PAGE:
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Risk Data Integration Elevates Healthcare ERM

A truly integrated healthcare risk management platform will improve provider organization efforts to practice effective Enterprise Risk Management (ERM).
By: | April 18, 2017 • 6 min read

Healthcare risk management starts with patient safety. No other industry holds responsibility over people’s quality of life quite like healthcare, where mistakes hold dire consequences for patients, families, providers and organizations.

But there are many more risks to consider beyond this critical area.

Governance and compliance risk, emergency preparedness and business continuity, vendor and supply chain risk and strategic risks don’t exist in isolation. They are all interconnected, and many can impact patient safety.

“Patient safety is the traditional entry point for risk management in healthcare,” said Jay Lechtman, Senior Director, Market Development & Strategy, Riskonnect, “but you also need to look at the whole picture to understand how your risks are connected.”

“Just as healthcare provider organizations adopted lean six sigma from manufacturing, safety checklists from aviation, and high-reliability organizations from nuclear energy and defense, they are now adopting enterprise risk management from other industries — such as financial services — as a best practice.”

But ERM doesn’t necessarily place risks in context, and can still be fragmented. To ensure a more holistic approach, risk managers need to practice it as integrated risk management.

What is Integrated Risk Management?

Senior Director, Market Development & Strategy

Integrated risk management calls for risk managers to see the connections between different areas of risk and find solutions that mitigate the total exposure.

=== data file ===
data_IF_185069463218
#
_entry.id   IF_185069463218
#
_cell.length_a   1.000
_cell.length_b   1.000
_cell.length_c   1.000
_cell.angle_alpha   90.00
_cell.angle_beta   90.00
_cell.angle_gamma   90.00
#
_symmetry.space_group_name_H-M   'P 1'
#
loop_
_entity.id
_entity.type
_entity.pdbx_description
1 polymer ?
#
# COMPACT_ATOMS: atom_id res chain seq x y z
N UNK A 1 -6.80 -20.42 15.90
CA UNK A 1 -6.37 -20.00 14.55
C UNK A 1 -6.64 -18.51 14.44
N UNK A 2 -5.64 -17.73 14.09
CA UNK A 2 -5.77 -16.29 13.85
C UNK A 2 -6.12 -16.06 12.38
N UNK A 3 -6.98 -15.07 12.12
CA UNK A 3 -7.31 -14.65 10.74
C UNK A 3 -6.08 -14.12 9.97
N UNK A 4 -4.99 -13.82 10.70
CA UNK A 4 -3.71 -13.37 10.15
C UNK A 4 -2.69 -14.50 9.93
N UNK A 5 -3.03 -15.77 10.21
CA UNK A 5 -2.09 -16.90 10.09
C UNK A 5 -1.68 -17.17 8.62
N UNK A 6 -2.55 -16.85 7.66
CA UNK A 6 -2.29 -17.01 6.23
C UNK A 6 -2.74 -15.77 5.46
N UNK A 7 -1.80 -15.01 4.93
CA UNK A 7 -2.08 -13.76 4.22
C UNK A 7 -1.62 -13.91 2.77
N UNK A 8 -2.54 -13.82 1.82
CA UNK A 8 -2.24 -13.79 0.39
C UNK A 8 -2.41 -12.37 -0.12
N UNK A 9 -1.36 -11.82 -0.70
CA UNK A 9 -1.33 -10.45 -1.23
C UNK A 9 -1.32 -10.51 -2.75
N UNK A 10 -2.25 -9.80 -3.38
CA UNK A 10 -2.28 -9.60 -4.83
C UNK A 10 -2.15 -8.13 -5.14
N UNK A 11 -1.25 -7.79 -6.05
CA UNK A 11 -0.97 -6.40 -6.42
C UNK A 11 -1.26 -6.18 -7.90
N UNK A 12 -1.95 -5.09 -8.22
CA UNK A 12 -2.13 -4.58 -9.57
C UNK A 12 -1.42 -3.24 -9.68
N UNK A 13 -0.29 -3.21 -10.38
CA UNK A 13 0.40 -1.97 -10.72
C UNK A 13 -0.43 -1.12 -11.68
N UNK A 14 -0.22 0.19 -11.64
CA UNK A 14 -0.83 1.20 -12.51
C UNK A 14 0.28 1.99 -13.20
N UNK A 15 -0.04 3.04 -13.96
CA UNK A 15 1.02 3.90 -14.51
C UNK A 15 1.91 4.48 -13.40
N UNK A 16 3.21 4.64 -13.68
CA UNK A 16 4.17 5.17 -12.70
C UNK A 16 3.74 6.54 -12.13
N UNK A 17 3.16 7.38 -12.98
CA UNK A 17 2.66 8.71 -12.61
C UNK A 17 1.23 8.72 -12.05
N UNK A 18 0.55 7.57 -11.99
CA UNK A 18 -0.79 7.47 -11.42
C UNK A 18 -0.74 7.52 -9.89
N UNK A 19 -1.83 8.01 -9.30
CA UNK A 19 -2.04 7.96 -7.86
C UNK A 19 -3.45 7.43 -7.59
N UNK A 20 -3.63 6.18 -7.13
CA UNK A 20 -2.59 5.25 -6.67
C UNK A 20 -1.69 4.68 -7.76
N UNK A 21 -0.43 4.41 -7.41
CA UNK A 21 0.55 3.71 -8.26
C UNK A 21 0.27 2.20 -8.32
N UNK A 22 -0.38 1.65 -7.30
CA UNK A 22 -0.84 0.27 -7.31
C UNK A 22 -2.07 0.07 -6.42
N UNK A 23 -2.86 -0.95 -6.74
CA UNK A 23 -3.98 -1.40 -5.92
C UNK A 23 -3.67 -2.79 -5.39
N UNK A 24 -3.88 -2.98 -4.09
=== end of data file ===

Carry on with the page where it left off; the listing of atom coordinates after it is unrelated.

In a primer for member boards and trustees, the American Society of Healthcare Risk Management (ASHRM) explains that organizations can start with an enterprise risk management approach and then make comparisons among its risks to see how they interact with one another and what cumulative impact they have on the organization.

“That elevated view of risk is integrated risk management,” Lechtman said. AHSRM has been making efforts since 2014 to educate healthcare organizations on integrated risk management and provide tools to develop the approach.

And most if not all of these efforts come back to improving patient safety.

Pharmaceutical supply chain risk, for example, has often been involved with potentially dangerous medication errors.

“Medication errors are a commonly reported patient safety event, and drug shortages have frequently been identified as a causal or contributory factor in these errors,” Lechtman said. “It’s not a surprising fact. Clinicians unfamiliar with new drugs and their prescription and administration protocols are more likely to make mistakes.”

Yet, identifying drug shortages as a factor in isolation requires lengthy investigations, root cause analyses and enough data aggregation to see clear trends.  Somewhere there is a disconnect between supply chain risk management and downstream clinical risk management. Fragmented ERM fails to take into account how vendor risks can directly impact patients.

Now, external resources – like the FDA’s Drug Shortages Database – help healthcare providers monitor and manage this issue, but Lechtman argues that effective integrated risk management could have helped the solve the problem internally.

“In integrated risk management, the pharmacy supply chain risk could be identified and mitigated much faster, with protocols put in place to train staff on use of identified alternative medications to reduce unfamiliarity and error,” Lechtman said.

Crisis management and business continuity offer another example. New Conditions of Participation for Medicare that go into effect later this year will require healthcare providers to improve emergency preparedness, which includes having business continuity plans. Patient safety is again a critical factor in planning for transportation and use of backup supplies and facilities in the event of an emergency.

Nearly all hospitals and health systems report trying to implement ERM at some level of their organization. But, even if they want to integrate it, they have lacked the technology to enable the vision.

“Legacy vendors focus on patient safety, claims and risk management specifically designed for healthcare. They don’t support broader risk management, governance and compliance risk that healthcare organizations sorely need,” he said.